Falls currently works Monday through Friday and is home on weekends. He said managing time and concentrating on the road are his most important tips for drivers of any age.
“You need to be aware of the things that distract you personally, develop strategies to account for them,” Falls said.
Albert currently works as a driver for Nussbaum Transportation, for which he makes runs during the week, but like Falls is home mostly every weekend now.
“I used to do over-the-road trucking, be gone sometimes five weeks at a time, I can’t do that anymore,” Albert said.
About 18 months ago, Alberts contracted COVID-19, which kept him in a hospital for two weeks.
“I was like an inch away from having to go on a ventilator,” Albert said. “I feel privileged to still be doing what I’m doing.”
Albert said one of his favorite parts about the job is seeing the country and least favorite is delays.
“I’ve always enjoyed seeing the sights. I’ve seen deer, bears, elk and moose. I’ve even seen a wolf,” Albert said. “Unfortunately I’ve seen a lot of bad accidents too. The frustrating parts are accidents, construction, delays and stuff.
Albert said one of the biggest differences he sees between older drivers and younger ones are missed delivery appointments.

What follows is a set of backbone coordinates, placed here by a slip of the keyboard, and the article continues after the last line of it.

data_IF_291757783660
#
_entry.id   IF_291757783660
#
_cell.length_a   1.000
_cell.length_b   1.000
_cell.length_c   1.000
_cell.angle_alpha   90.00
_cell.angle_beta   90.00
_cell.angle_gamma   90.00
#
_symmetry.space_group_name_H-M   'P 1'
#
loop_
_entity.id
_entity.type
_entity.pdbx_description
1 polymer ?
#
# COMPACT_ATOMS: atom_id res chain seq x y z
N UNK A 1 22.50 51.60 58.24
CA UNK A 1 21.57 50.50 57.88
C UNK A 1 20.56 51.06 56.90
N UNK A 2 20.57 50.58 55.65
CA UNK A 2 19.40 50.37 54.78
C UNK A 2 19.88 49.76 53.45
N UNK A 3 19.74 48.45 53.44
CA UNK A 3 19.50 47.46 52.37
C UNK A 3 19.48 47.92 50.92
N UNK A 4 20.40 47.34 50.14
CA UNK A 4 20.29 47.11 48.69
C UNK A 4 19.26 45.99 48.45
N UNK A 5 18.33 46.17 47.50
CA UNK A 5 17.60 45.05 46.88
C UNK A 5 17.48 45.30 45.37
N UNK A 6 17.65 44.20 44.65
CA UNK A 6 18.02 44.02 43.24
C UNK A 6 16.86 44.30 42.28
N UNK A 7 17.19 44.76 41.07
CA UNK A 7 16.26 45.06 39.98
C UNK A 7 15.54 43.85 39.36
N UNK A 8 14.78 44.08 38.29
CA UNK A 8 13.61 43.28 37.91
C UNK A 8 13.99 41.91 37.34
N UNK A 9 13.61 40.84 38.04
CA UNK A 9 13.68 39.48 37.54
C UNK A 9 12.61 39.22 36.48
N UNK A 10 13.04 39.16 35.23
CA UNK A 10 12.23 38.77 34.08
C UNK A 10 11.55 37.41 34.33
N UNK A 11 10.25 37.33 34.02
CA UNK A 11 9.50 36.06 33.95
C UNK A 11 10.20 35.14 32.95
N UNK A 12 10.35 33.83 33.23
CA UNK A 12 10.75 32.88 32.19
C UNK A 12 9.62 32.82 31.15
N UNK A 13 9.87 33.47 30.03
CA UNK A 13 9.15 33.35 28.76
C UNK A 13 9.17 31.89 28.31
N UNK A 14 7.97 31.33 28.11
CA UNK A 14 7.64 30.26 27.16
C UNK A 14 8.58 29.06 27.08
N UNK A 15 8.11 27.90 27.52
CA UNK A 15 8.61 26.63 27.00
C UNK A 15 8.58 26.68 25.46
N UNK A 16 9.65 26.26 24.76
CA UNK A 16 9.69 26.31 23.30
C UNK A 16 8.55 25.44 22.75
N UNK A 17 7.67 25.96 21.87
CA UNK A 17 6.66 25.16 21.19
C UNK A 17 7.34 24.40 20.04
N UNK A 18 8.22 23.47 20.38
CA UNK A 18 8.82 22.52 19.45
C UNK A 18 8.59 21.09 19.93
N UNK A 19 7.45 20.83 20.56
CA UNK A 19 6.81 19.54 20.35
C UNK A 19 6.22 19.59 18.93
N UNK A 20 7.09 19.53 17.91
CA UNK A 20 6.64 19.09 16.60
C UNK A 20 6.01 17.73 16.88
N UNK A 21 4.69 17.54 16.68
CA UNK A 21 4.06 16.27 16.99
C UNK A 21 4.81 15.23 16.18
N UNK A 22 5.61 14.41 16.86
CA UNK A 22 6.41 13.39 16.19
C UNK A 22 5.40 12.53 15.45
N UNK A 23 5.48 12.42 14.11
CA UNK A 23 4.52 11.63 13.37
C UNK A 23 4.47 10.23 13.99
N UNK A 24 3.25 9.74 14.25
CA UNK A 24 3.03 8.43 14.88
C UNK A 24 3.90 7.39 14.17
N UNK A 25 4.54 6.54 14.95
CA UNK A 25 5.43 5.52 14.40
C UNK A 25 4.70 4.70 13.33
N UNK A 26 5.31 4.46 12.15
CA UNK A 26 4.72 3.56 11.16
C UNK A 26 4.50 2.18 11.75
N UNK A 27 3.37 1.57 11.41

“One of the big things that helped me in trucking is that my biggest pet peeve in life is tardiness,” Albert said. “You have got to be on time when you’re driving a truck.”
Albert’s advice for anyone thinking of becoming a truck driver is to “count the costs.”
“That’s how much money you make versus the sacrifice you’re going to have to make, because they’re large,” Albert said. “I think too many people get into trucking and think it’s a glamorous thing, but it is anything but glamorous. So counting the costs I think is No. 1.”
Falls said anyone thinking of becoming a truck driver should be self motivated and open to learning new things.
“Talk to people and be open to suggestions,” Falls said.
Reny’s advice for new truck drivers is to learn how to save money.
“If you’re doing it because you need a certain level of money, you need to be prepared for that ahead of time, because it’s going to take an astute person to make more than $45,000 their first year,” Reny said.
Reny hopes to keep driving for another two years so she can pay off her house and buy a new pickup truck and camper to travel around the U.S.
“I’ll go visit friends and family and make a nuisance of myself. I want to really see the country,” Reny said.